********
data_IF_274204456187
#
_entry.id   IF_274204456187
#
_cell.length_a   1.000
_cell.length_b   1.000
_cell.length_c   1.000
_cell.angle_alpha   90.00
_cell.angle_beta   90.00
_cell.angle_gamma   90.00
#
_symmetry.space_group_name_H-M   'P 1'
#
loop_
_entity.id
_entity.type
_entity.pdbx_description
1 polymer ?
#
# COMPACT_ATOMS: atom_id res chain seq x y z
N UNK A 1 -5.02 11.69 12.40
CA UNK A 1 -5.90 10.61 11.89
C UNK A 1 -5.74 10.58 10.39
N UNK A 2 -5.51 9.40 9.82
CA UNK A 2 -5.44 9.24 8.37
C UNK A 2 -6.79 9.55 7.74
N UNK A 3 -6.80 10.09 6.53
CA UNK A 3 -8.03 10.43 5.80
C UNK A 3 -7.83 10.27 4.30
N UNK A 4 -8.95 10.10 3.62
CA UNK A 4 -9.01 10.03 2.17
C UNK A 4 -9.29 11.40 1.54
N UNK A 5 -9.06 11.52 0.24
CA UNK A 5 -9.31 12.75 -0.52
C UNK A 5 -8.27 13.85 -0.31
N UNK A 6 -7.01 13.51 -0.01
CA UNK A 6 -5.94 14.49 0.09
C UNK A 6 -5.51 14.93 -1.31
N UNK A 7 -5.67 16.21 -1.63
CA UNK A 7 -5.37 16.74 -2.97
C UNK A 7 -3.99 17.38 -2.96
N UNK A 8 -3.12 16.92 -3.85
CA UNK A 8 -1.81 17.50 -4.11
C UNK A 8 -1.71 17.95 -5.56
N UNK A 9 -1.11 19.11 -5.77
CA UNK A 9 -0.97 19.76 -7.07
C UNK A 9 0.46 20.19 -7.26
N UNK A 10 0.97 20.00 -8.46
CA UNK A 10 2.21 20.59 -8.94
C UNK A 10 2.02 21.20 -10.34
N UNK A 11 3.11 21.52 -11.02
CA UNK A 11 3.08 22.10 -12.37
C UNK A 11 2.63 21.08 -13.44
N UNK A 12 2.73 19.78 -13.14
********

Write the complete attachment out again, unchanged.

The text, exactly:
data_IF_274204456187
#
_entry.id   IF_274204456187
#
_cell.length_a   1.000
_cell.length_b   1.000
_cell.length_c   1.000
_cell.angle_alpha   90.00
_cell.angle_beta   90.00
_cell.angle_gamma   90.00
#
_symmetry.space_group_name_H-M   'P 1'
#
loop_
_entity.id
_entity.type
_entity.pdbx_description
1 polymer ?
#
# COMPACT_ATOMS: atom_id res chain seq x y z
N UNK A 1 -5.02 11.69 12.40
CA UNK A 1 -5.90 10.61 11.89
C UNK A 1 -5.74 10.58 10.39
N UNK A 2 -5.51 9.40 9.82
CA UNK A 2 -5.44 9.24 8.37
C UNK A 2 -6.79 9.55 7.74
N UNK A 3 -6.80 10.09 6.53
CA UNK A 3 -8.03 10.43 5.80
C UNK A 3 -7.83 10.27 4.30
N UNK A 4 -8.95 10.10 3.62
CA UNK A 4 -9.01 10.03 2.17
C UNK A 4 -9.29 11.40 1.54
N UNK A 5 -9.06 11.52 0.24
CA UNK A 5 -9.31 12.75 -0.52
C UNK A 5 -8.27 13.85 -0.31
N UNK A 6 -7.01 13.51 -0.01
CA UNK A 6 -5.94 14.49 0.09
C UNK A 6 -5.51 14.93 -1.31
N UNK A 7 -5.67 16.21 -1.63
CA UNK A 7 -5.37 16.74 -2.97
C UNK A 7 -3.99 17.38 -2.96
N UNK A 8 -3.12 16.92 -3.85
CA UNK A 8 -1.81 17.50 -4.11
C UNK A 8 -1.71 17.95 -5.56
N UNK A 9 -1.11 19.11 -5.77
CA UNK A 9 -0.97 19.76 -7.07
C UNK A 9 0.46 20.19 -7.26
N UNK A 10 0.97 20.00 -8.46
CA UNK A 10 2.21 20.59 -8.94
C UNK A 10 2.02 21.20 -10.34
N UNK A 11 3.11 21.52 -11.02
CA UNK A 11 3.08 22.10 -12.37
C UNK A 11 2.63 21.08 -13.44
N UNK A 12 2.73 19.78 -13.14